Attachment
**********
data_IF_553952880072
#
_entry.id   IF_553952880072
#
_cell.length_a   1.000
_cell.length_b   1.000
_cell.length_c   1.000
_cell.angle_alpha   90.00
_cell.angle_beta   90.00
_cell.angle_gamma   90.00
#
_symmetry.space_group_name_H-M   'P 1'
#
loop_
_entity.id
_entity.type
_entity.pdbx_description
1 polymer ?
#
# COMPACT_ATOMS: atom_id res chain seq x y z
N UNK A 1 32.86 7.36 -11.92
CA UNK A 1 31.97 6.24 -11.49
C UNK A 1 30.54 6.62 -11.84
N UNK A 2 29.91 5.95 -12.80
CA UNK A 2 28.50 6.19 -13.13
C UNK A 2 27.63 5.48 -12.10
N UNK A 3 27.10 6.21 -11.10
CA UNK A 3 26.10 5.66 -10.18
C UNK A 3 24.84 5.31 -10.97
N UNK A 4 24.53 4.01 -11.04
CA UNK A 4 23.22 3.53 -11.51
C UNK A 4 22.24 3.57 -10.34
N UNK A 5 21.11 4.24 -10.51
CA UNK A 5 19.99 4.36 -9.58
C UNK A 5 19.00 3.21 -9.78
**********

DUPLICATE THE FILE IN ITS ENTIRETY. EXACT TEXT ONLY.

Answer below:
data_IF_553952880072
#
_entry.id   IF_553952880072
#
_cell.length_a   1.000
_cell.length_b   1.000
_cell.length_c   1.000
_cell.angle_alpha   90.00
_cell.angle_beta   90.00
_cell.angle_gamma   90.00
#
_symmetry.space_group_name_H-M   'P 1'
#
loop_
_entity.id
_entity.type
_entity.pdbx_description
1 polymer ?
#
# COMPACT_ATOMS: atom_id res chain seq x y z
N UNK A 1 32.86 7.36 -11.92
CA UNK A 1 31.97 6.24 -11.49
C UNK A 1 30.54 6.62 -11.84
N UNK A 2 29.91 5.95 -12.80
CA UNK A 2 28.50 6.19 -13.13
C UNK A 2 27.63 5.48 -12.10
N UNK A 3 27.10 6.21 -11.10
CA UNK A 3 26.10 5.66 -10.18
C UNK A 3 24.84 5.31 -10.97
N UNK A 4 24.53 4.01 -11.04
CA UNK A 4 23.22 3.53 -11.51
C UNK A 4 22.24 3.57 -10.34
N UNK A 5 21.11 4.24 -10.51
CA UNK A 5 19.99 4.36 -9.58
C UNK A 5 19.00 3.21 -9.78